She would also write, as that midwinter day drew to a close, about its spontaneous translation into language, a kind of psychic livestream delivered by the hand: “Writing continuously for as long as you can stand up till you fall down like in a story to show and possess everything we know.” With Memory, Mayer varied her tools in her search for total documentation. Try as she might with words, but what could anchor an instant faster than a photograph? Some of the pictures in Memory fall into easy groupings, thanks to the steady slant of light in a barn upstate, or a driving day told through windscreens and rear view mirrors. Bedroom shots surface here and there, mostly backlit, less portraits of their shadowed and supine subjects and more records of the outside world as it windows in. On a first read, I dash through the book and take in pictures without their adjacent text, assembling a jumbled montage: a coffee can of wildflowers on a mustard pillow; red-meshed sacks of onions on the street; diners in daylight and neon; a lamp-lit ass on white sheets, and the sky! So much sky in so many blue pieces, which remind me of William Eggleston’s skyward shots from his roadtrip in ‘78. In fact, some of Mayer’s photos seem a lo-fi East Coast complement to Eggleston’s late-century visions of white America, polychrome and sun-kissed.
While Mayer’s other work can be read in that densely textual, self-contained way of “language school” poetry—look into the words and keep on looking— Memory asks us to look sideways from words to photos and back again. Here is an artist’s early push against limitation, vacillating between mediums in search of a form that can hold all the sensory matter that makes up the present. Without the gallery space and the sonic surrounds of Mayer’s recorded voice, we can only ricochet between pages of text and image. It’s a movement that reminds me of a thaumatrope, an old optical toy with two different pictures on either side of a stringed disc, feigning a complete one when spun. Say, a dove and an empty cage, tricked together as a jailed bird. Maybe going back and forth between things is the only way to see it whole.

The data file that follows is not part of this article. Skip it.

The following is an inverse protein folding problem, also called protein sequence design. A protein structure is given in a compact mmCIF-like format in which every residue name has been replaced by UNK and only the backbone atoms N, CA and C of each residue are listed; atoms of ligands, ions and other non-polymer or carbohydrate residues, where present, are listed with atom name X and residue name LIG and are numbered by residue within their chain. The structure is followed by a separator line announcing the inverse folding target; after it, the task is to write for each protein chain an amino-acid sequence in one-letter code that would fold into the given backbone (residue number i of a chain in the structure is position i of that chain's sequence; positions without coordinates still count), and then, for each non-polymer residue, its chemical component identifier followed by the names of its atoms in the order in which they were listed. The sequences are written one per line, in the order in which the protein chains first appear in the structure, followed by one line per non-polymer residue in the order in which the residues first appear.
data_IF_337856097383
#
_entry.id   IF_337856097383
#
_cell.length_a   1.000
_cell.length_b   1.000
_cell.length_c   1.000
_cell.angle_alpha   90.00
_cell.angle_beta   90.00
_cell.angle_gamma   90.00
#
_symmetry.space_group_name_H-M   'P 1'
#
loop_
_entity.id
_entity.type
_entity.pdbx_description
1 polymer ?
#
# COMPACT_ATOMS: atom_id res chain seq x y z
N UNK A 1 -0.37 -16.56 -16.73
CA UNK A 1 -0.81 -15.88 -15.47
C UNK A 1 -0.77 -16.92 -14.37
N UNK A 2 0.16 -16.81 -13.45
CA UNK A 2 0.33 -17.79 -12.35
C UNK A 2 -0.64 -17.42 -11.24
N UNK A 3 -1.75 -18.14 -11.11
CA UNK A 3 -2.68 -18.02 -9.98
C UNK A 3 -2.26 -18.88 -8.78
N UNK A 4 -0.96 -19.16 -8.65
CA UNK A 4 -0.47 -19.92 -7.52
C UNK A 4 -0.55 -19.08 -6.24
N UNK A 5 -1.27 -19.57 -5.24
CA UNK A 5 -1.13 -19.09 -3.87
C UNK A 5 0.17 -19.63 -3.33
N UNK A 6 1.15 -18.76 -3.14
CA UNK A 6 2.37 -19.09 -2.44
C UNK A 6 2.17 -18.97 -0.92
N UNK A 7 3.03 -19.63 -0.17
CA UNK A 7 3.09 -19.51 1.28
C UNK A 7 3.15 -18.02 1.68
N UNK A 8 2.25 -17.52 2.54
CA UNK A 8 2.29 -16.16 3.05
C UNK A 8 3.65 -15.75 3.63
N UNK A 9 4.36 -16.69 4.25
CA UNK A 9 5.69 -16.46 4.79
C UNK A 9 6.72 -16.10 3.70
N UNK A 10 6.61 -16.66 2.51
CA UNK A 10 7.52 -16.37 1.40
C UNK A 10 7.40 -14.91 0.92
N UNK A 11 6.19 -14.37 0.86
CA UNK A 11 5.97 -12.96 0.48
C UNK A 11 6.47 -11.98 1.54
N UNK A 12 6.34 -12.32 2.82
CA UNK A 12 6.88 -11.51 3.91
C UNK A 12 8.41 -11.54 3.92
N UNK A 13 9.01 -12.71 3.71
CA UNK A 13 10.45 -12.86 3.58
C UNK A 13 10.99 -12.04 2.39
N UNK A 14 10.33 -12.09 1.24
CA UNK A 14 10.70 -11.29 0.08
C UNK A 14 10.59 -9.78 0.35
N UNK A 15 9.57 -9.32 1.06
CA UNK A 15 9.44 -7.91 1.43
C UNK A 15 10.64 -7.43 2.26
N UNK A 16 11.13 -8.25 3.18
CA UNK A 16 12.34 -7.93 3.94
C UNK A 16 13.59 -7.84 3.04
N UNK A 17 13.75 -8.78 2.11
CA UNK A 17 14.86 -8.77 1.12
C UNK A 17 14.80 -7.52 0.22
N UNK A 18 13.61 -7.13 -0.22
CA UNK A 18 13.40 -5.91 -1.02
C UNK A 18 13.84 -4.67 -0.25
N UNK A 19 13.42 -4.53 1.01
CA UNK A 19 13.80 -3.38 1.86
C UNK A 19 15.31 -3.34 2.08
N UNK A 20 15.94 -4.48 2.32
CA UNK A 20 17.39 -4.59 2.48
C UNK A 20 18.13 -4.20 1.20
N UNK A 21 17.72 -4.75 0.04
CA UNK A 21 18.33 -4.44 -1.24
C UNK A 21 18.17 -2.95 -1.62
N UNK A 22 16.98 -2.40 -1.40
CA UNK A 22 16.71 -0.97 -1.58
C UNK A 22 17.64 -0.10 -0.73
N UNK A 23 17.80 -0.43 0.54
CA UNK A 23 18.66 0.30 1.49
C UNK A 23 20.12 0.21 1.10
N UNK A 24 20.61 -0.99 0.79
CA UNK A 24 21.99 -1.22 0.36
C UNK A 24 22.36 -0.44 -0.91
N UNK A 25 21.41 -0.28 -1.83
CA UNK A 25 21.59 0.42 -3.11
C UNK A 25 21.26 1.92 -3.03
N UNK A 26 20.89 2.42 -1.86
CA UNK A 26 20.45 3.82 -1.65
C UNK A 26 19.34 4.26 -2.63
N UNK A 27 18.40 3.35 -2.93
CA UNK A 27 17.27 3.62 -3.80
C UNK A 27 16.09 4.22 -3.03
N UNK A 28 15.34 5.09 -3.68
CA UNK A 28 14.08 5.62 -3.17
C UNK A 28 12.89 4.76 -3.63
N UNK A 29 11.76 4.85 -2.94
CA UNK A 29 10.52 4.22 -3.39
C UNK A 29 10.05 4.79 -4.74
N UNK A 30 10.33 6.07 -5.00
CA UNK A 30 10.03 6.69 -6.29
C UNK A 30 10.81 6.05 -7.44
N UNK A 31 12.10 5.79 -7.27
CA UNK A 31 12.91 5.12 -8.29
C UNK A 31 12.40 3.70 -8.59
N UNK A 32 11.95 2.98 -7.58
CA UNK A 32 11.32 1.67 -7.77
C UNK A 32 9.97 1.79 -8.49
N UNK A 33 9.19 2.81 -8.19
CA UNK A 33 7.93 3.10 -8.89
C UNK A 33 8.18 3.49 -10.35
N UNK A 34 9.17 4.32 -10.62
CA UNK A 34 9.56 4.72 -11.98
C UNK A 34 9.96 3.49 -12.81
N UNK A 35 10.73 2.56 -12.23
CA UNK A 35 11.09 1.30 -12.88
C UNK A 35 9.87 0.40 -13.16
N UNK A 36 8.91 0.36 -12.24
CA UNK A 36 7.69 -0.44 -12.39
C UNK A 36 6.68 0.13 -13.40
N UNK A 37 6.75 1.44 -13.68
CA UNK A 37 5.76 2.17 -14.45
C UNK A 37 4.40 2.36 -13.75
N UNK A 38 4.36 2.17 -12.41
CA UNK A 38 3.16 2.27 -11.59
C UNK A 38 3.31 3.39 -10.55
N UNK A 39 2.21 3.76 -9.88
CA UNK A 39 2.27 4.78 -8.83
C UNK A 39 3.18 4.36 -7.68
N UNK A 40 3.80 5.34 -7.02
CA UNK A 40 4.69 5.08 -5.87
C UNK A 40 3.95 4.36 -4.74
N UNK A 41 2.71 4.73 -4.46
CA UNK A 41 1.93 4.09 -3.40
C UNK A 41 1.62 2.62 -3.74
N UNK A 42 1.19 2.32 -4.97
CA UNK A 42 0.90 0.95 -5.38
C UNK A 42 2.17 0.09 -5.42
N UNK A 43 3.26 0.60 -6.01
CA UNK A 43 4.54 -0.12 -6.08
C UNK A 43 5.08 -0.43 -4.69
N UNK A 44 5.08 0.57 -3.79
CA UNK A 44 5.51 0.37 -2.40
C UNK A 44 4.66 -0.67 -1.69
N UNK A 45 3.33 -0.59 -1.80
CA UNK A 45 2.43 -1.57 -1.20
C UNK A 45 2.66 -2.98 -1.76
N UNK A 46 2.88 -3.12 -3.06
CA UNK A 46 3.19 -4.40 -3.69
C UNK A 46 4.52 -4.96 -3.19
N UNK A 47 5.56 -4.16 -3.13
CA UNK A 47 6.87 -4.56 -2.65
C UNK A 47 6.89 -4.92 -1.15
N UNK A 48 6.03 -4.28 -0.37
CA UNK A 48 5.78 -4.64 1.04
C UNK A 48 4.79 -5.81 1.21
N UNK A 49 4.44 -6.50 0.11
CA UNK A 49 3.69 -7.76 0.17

Although, even that “see” is specious; in Memory, Mayer often collapses senses synesthetically—“we dont hear images from you anymore”; “i ate colors in a dream”. And I say “collapse” even as her writing seems to dilate split-second impressions to house a moment in all that it is, and all that it can suggest. There are no clear beginnings or endings, except the dates that mark each entry. A sentence leads to the next only in space, not in sense. Collapse and dilation; if it sounds like a paradox, then I guess it is. Any project so voracious for its own completion is prone to fall short, contradict itself and its aims. Memory was animated, Mayer writes in the new foreword, by the thought that “if there were a computer or device that could record everything you think or see, even for a single day, that would make an interesting piece of language/information.” What Mayer is looking for seems like a total affective inscription, so more or less, a set-up for failure. She laments as much in the foreword; even in that deep July, so much was still left out.
This past month, I’ve already seen a sort of anticipatory nostalgia circulating online, mostly as a way of coping (this, too, shall pass). I give it half a year before the zeitgeist-crafters turn their consolidating eyes to early 2020 and coerce some dominant, universalizing affect out of violently unequal experiences, though I do wonder what I’ll retain and if, like Mayer, I’ll remember what was left out. What I lack in words I’ve made up for with a bulky camera roll, mostly screenshots and pictures of other screens, dotted with squares of spring ephemera: green sheaths on bare branches, boughs pinking with petals, tufts of white blossom like fallen clouds. When the first tulips pushed through in my neighborhood, I took so many photos you’d think I’d never seen a tulip before, and would never see one again.
- bernadette mayer